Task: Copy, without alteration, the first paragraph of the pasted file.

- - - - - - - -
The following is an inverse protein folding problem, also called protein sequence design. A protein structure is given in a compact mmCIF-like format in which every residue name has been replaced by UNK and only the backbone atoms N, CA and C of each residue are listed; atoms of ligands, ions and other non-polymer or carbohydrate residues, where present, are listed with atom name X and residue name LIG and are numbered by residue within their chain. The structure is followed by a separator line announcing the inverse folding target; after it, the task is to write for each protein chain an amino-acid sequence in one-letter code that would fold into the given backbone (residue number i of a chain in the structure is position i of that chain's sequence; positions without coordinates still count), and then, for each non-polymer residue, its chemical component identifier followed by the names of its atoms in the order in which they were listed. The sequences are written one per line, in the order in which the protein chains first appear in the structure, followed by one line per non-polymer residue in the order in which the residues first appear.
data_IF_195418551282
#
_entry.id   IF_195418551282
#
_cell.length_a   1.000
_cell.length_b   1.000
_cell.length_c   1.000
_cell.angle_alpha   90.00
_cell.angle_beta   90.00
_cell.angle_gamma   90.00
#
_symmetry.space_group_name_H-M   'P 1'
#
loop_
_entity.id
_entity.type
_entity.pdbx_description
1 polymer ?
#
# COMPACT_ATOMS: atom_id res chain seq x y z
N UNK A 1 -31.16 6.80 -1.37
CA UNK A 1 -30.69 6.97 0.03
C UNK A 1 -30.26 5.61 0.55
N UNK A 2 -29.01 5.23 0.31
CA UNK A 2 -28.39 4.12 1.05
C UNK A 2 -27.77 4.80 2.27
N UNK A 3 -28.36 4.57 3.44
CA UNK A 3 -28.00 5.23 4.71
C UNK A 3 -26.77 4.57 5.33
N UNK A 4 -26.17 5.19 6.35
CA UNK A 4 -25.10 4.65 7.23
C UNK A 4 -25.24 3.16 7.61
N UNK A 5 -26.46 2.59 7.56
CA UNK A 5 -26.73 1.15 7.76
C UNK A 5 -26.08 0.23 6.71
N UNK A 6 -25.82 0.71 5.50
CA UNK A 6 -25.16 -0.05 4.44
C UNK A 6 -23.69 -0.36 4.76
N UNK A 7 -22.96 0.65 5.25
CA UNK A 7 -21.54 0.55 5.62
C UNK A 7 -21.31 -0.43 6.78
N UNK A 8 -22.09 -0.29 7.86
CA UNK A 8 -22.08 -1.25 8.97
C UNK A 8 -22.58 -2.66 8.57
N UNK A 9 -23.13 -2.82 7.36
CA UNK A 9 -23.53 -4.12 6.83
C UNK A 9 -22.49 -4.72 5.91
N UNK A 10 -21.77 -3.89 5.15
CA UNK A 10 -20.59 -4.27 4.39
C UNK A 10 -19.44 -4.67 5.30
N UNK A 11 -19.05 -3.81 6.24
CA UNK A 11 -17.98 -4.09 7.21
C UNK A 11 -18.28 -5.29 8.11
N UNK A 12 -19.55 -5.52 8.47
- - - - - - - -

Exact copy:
The following is an inverse protein folding problem, also called protein sequence design. A protein structure is given in a compact mmCIF-like format in which every residue name has been replaced by UNK and only the backbone atoms N, CA and C of each residue are listed; atoms of ligands, ions and other non-polymer or carbohydrate residues, where present, are listed with atom name X and residue name LIG and are numbered by residue within their chain. The structure is followed by a separator line announcing the inverse folding target; after it, the task is to write for each protein chain an amino-acid sequence in one-letter code that would fold into the given backbone (residue number i of a chain in the structure is position i of that chain's sequence; positions without coordinates still count), and then, for each non-polymer residue, its chemical component identifier followed by the names of its atoms in the order in which they were listed. The sequences are written one per line, in the order in which the protein chains first appear in the structure, followed by one line per non-polymer residue in the order in which the residues first appear.